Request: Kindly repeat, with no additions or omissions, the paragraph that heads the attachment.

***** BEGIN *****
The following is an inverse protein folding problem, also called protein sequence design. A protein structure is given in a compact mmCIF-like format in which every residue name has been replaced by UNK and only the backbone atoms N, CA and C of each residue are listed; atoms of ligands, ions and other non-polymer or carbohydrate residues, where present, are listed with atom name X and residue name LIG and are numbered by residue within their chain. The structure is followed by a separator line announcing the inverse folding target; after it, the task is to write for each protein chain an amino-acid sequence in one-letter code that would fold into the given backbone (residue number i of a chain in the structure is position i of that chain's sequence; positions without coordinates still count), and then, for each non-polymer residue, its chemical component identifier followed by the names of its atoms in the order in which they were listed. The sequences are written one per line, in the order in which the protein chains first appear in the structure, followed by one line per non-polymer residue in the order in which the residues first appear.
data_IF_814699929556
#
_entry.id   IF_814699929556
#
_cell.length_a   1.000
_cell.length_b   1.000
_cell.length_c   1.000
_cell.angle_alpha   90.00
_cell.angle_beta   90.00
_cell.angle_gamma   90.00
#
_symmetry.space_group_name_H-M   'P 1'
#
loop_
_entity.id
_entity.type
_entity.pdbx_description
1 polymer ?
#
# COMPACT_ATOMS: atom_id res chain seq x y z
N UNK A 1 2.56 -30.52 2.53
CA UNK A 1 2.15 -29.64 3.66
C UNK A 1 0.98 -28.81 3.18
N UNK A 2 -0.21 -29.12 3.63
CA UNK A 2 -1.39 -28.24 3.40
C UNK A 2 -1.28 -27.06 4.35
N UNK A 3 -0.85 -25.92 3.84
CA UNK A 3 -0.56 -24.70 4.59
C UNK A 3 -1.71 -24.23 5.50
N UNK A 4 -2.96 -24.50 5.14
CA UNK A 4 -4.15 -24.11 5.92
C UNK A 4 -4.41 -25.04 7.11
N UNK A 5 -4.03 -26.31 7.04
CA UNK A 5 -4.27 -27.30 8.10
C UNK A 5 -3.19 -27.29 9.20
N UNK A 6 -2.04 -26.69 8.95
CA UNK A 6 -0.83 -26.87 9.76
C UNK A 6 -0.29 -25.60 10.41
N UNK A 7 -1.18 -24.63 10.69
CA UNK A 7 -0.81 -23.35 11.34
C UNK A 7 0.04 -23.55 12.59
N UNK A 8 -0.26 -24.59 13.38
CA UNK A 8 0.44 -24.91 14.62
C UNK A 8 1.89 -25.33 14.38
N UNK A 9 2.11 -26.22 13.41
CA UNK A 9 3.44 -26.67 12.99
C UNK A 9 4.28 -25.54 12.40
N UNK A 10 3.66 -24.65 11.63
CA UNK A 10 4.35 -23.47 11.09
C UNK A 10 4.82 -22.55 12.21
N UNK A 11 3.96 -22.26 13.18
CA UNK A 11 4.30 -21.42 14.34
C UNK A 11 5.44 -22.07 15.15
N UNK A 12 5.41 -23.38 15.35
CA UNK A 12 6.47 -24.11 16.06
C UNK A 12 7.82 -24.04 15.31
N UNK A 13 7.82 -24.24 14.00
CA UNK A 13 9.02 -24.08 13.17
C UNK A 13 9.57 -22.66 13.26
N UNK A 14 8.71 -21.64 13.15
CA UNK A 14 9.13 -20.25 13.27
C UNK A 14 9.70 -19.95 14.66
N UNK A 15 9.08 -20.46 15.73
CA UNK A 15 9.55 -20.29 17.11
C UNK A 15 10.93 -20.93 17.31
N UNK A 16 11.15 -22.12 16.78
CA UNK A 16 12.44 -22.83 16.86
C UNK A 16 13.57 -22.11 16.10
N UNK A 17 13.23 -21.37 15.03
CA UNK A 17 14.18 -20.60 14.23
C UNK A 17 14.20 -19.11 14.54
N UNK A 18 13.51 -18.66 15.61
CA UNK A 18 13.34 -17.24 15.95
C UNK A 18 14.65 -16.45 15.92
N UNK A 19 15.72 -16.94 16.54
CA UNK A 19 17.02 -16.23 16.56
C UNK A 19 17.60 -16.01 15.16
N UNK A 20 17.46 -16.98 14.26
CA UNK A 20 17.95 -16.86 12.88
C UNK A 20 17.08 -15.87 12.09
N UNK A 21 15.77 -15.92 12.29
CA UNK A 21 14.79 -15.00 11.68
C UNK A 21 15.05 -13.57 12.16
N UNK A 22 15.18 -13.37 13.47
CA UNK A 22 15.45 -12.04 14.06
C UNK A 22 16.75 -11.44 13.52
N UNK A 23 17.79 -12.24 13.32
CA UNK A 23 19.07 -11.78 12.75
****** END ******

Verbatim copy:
The following is an inverse protein folding problem, also called protein sequence design. A protein structure is given in a compact mmCIF-like format in which every residue name has been replaced by UNK and only the backbone atoms N, CA and C of each residue are listed; atoms of ligands, ions and other non-polymer or carbohydrate residues, where present, are listed with atom name X and residue name LIG and are numbered by residue within their chain. The structure is followed by a separator line announcing the inverse folding target; after it, the task is to write for each protein chain an amino-acid sequence in one-letter code that would fold into the given backbone (residue number i of a chain in the structure is position i of that chain's sequence; positions without coordinates still count), and then, for each non-polymer residue, its chemical component identifier followed by the names of its atoms in the order in which they were listed. The sequences are written one per line, in the order in which the protein chains first appear in the structure, followed by one line per non-polymer residue in the order in which the residues first appear.